One milligram protein from clarified cell lysate was immunoprecipitated with SR-1, a c-Kit–specific monoclonal antibody, as described above. The immunocomplex was divided in half, and the portion to be used in the PI3K assay was washed 3 times with cold lysis buffer, twice with lithium HCl-Tris buffer (0.5 M LiCl, 100 mM Tris-HCl, pH 7.4) and twice with NTE buffer (100 mM NaCl, 10 mM Tris-HCl, 1 mM EDTA). Sonicated phospholipids containing phosphatidylinositol, phosphatidylserine, and phosphatidylcholine were added to the immunocomplex and incubated for 10 minutes on ice, and then reaction buffer (50 mM HEPES, pH 7.5, 20 mM MgCl2, 50 mM adenosine triphosphate (ATP), and 100 mM NaCl) with 370 μBq (10 μCi) [γ-32P]-ATP added to each tube. The kinase reaction was incubated for 20 minutes at room temperature and terminated with 1 N HCl. Phosphorylated lipids were extracted with methanol:chloroform (1:1). The organic phase was spotted on a thin-layer chromatography (TLC) plate. The TLC plate was precoated with 1.3% potassium oxalate and baked at 110°C for 3 hours before use. Chromatography was performed in a sealed glass chamber using solvent containing chloroform, methanol, and 2 M ammonia (9:7:2, vol/vol). PI3K activity was visualized with autoradiography and quantitated using a PhosphorImager Storm 860 (Molecular Dynamics, Sunnyvale, CA). In parallel with these studies, the other half of the c-Kit immunoprecipitates were resolved with sodium dodecyl sulfate–polyacrylamide gel electrophoresis (SDS-PAGE), transferred to Immobilon, and immunoblotted with antisera specific for c-Kit. The relative level of c-Kit expression was quantitated using a densitometer. To calculate the amount of PI3K activity per equivalent amount of c-Kit, PI3K activity was divided by the amount of c-Kit in each immunoprecipitate.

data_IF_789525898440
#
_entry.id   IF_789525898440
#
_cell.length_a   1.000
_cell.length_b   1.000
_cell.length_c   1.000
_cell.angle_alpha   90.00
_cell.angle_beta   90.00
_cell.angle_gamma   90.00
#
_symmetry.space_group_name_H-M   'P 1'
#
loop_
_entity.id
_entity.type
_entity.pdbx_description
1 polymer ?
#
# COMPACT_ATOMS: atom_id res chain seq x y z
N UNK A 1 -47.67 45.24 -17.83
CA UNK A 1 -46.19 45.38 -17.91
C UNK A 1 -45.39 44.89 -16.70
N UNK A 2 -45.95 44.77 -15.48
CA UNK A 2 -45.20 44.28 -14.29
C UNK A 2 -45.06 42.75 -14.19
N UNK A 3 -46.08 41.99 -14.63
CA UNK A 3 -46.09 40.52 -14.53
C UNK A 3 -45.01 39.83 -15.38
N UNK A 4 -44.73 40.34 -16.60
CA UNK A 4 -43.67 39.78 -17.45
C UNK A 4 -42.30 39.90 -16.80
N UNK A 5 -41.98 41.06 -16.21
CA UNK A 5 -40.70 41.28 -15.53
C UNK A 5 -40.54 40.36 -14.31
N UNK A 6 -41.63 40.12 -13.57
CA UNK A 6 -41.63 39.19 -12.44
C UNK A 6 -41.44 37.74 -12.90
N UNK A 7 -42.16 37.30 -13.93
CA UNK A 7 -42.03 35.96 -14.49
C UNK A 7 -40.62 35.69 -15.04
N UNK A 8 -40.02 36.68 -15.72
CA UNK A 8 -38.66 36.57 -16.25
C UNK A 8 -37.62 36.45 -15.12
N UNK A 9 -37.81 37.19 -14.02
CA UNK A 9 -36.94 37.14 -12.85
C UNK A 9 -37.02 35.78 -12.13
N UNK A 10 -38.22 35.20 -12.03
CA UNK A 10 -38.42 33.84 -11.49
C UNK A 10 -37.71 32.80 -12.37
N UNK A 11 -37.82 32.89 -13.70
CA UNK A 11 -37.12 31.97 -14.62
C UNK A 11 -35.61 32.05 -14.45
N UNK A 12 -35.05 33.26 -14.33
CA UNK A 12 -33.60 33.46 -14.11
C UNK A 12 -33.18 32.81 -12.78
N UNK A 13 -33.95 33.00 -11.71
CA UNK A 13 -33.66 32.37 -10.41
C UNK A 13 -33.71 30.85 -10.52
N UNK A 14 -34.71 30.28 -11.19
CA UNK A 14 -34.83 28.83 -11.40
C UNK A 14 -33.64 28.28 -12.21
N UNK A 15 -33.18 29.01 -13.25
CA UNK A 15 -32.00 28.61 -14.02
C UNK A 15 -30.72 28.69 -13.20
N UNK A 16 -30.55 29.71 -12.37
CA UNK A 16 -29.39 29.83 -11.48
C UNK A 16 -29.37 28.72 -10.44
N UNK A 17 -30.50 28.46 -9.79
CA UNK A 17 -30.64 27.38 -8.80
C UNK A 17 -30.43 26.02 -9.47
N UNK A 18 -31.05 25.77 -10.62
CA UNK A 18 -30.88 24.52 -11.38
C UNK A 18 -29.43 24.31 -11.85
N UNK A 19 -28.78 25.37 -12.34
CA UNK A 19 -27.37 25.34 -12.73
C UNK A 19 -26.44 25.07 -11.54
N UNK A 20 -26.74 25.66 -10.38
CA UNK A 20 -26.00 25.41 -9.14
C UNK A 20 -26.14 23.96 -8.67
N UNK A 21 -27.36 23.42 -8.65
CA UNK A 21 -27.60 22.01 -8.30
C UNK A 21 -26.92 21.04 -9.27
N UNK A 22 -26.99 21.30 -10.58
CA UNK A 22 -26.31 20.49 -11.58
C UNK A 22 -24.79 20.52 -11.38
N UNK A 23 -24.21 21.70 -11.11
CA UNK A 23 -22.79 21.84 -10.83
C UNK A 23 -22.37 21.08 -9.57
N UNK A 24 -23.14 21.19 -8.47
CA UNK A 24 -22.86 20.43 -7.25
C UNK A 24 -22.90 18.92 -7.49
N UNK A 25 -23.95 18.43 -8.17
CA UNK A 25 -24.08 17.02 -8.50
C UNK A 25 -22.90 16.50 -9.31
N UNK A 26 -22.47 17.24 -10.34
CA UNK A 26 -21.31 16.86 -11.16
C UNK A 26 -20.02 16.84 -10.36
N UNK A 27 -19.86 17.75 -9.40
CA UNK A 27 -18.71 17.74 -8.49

Cell proliferation assays